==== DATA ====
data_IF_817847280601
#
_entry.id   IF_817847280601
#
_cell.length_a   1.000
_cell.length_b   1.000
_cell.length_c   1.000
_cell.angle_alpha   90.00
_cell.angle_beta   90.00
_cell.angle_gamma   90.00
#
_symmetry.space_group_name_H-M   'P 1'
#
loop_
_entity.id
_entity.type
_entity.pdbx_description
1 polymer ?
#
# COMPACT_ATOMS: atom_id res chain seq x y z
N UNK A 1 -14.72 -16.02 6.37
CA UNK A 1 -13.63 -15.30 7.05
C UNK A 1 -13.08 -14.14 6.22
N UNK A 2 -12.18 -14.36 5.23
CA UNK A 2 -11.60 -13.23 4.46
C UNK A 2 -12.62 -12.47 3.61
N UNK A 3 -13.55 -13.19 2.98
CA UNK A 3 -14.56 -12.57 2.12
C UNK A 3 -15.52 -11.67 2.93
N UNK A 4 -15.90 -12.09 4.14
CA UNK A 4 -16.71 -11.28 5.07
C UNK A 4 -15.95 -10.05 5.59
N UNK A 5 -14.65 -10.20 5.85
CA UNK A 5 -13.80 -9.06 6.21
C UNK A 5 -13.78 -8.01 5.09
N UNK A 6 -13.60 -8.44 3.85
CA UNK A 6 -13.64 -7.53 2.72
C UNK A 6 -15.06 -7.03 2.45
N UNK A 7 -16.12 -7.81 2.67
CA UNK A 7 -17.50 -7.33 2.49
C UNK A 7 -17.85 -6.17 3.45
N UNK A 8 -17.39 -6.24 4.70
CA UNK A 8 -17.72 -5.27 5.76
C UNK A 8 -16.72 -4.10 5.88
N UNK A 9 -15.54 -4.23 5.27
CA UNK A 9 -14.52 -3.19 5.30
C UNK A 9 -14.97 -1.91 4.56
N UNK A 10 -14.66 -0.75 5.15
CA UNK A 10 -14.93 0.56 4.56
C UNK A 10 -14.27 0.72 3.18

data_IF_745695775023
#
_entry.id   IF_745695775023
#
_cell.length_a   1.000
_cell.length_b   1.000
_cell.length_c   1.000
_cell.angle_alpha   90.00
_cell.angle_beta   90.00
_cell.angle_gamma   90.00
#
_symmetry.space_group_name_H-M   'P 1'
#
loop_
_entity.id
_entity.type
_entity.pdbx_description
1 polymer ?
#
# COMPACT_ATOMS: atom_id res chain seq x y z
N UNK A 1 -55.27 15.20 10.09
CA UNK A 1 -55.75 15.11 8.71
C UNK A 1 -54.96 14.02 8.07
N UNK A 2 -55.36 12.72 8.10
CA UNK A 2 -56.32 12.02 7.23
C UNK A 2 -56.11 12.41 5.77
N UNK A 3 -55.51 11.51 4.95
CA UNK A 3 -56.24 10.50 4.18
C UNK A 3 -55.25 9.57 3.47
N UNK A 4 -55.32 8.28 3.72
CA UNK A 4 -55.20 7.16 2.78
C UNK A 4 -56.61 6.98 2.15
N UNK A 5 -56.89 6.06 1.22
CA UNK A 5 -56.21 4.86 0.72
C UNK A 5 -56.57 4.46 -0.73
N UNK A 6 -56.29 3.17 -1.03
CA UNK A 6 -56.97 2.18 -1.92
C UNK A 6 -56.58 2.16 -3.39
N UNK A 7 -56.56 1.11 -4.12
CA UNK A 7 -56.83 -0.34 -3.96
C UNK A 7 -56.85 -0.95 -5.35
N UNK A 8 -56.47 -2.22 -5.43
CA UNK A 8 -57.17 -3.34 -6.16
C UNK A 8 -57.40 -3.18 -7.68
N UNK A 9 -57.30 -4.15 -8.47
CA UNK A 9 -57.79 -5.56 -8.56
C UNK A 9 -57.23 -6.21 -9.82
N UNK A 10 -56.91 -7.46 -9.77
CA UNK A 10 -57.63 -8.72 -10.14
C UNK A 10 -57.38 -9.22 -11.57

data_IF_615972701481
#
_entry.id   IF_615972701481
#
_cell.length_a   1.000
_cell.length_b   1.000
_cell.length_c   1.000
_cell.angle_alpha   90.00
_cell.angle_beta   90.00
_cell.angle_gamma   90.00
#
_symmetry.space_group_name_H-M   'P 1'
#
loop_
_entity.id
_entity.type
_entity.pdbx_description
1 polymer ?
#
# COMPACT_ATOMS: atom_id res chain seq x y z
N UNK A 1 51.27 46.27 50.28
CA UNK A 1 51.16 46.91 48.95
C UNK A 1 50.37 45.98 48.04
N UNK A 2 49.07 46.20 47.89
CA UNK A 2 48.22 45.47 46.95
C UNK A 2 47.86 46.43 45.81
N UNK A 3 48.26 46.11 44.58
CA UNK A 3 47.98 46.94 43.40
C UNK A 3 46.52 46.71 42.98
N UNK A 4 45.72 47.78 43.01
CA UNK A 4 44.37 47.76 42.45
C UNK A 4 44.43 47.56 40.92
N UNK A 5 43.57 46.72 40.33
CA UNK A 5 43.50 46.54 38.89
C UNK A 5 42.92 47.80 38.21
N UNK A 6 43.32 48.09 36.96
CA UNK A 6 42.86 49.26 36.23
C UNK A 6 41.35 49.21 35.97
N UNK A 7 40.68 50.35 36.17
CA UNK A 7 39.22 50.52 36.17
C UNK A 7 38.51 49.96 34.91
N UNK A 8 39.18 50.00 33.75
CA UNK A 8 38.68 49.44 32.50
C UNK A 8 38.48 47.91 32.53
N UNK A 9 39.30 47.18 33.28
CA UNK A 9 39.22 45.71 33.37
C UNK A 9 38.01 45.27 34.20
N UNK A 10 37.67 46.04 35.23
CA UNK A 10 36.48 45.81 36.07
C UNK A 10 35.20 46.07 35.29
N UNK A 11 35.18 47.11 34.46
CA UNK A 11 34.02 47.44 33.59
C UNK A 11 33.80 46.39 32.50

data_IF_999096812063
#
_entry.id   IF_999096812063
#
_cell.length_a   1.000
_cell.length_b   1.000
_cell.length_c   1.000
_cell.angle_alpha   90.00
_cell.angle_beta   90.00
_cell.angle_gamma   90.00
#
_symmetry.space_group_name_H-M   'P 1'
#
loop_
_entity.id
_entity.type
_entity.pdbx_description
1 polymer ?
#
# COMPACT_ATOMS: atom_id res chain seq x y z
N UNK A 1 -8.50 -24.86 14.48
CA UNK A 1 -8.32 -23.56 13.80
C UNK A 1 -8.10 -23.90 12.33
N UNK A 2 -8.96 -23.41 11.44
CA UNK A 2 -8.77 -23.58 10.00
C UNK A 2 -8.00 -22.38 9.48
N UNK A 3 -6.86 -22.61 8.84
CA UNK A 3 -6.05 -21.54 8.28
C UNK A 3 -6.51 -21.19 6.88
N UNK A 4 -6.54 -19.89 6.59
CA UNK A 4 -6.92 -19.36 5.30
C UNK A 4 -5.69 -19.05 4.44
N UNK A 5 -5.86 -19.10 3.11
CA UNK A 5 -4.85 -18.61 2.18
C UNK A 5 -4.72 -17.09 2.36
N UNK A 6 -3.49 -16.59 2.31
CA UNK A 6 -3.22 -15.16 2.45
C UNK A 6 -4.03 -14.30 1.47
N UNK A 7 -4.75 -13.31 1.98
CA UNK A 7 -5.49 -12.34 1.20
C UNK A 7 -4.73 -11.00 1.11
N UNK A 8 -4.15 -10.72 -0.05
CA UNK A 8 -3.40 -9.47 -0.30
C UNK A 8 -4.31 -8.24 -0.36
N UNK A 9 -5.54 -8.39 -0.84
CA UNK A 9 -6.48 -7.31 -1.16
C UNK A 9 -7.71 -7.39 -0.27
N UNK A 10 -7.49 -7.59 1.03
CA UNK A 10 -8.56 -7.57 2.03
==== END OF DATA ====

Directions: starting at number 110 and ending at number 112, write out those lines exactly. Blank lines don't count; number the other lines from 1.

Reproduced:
_cell.angle_gamma   90.00
#
_symmetry.space_group_name_H-M   'P 1'